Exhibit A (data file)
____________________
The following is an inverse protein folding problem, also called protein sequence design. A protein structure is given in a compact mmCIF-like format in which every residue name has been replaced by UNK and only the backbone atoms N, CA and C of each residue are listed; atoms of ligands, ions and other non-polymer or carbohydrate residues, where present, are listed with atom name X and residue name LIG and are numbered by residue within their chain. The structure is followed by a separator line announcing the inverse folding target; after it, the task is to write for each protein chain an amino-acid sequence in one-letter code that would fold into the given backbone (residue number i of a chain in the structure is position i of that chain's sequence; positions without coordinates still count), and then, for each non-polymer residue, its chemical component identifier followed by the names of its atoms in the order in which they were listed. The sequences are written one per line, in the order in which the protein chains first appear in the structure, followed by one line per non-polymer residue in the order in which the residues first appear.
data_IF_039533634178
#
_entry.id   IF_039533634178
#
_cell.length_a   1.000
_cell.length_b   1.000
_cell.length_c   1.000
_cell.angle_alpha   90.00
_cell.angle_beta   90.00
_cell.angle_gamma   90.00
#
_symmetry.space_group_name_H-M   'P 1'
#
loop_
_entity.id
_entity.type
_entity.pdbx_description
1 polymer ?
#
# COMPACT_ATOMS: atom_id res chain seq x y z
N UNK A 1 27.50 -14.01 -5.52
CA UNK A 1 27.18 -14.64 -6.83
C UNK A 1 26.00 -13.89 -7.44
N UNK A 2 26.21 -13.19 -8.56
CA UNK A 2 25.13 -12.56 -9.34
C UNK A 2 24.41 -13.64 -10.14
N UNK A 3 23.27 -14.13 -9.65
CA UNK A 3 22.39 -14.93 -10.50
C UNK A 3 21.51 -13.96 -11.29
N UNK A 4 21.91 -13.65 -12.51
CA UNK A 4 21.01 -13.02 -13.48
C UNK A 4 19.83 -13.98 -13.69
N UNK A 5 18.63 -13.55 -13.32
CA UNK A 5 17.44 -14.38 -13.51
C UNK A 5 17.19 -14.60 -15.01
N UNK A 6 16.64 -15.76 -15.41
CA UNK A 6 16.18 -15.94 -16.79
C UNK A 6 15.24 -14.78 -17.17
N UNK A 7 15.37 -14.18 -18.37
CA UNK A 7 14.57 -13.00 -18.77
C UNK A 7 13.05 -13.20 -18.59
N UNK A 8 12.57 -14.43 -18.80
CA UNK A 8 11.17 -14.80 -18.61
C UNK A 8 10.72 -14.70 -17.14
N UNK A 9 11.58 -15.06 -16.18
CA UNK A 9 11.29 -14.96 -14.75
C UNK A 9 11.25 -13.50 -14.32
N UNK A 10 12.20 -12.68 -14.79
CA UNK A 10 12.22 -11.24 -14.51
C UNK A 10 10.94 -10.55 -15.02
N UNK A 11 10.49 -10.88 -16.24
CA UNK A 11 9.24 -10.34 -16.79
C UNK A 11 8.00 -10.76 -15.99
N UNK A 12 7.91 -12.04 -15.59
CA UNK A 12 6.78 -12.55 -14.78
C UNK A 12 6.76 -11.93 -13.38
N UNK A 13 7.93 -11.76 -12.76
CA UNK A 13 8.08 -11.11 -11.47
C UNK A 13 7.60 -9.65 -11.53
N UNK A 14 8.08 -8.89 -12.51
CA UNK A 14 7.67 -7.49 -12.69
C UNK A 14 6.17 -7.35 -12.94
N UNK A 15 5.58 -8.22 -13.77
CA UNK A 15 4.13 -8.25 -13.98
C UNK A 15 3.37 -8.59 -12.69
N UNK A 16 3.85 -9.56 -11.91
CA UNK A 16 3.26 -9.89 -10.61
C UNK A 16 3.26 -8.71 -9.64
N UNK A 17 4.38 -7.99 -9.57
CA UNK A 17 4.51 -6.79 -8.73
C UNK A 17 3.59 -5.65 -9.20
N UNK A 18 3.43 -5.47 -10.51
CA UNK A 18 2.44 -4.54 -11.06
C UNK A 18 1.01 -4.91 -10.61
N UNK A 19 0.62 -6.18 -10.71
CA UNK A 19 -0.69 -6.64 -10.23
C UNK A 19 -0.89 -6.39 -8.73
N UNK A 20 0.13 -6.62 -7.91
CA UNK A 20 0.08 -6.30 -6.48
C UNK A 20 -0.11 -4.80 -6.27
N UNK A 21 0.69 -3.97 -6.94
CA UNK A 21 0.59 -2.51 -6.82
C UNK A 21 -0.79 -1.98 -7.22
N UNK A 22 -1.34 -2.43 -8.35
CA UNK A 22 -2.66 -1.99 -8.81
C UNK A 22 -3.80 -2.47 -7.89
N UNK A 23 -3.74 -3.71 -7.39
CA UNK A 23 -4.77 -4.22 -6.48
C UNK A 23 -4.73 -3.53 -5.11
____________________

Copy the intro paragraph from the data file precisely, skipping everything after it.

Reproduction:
The following is an inverse protein folding problem, also called protein sequence design. A protein structure is given in a compact mmCIF-like format in which every residue name has been replaced by UNK and only the backbone atoms N, CA and C of each residue are listed; atoms of ligands, ions and other non-polymer or carbohydrate residues, where present, are listed with atom name X and residue name LIG and are numbered by residue within their chain. The structure is followed by a separator line announcing the inverse folding target; after it, the task is to write for each protein chain an amino-acid sequence in one-letter code that would fold into the given backbone (residue number i of a chain in the structure is position i of that chain's sequence; positions without coordinates still count), and then, for each non-polymer residue, its chemical component identifier followed by the names of its atoms in the order in which they were listed. The sequences are written one per line, in the order in which the protein chains first appear in the structure, followed by one line per non-polymer residue in the order in which the residues first appear.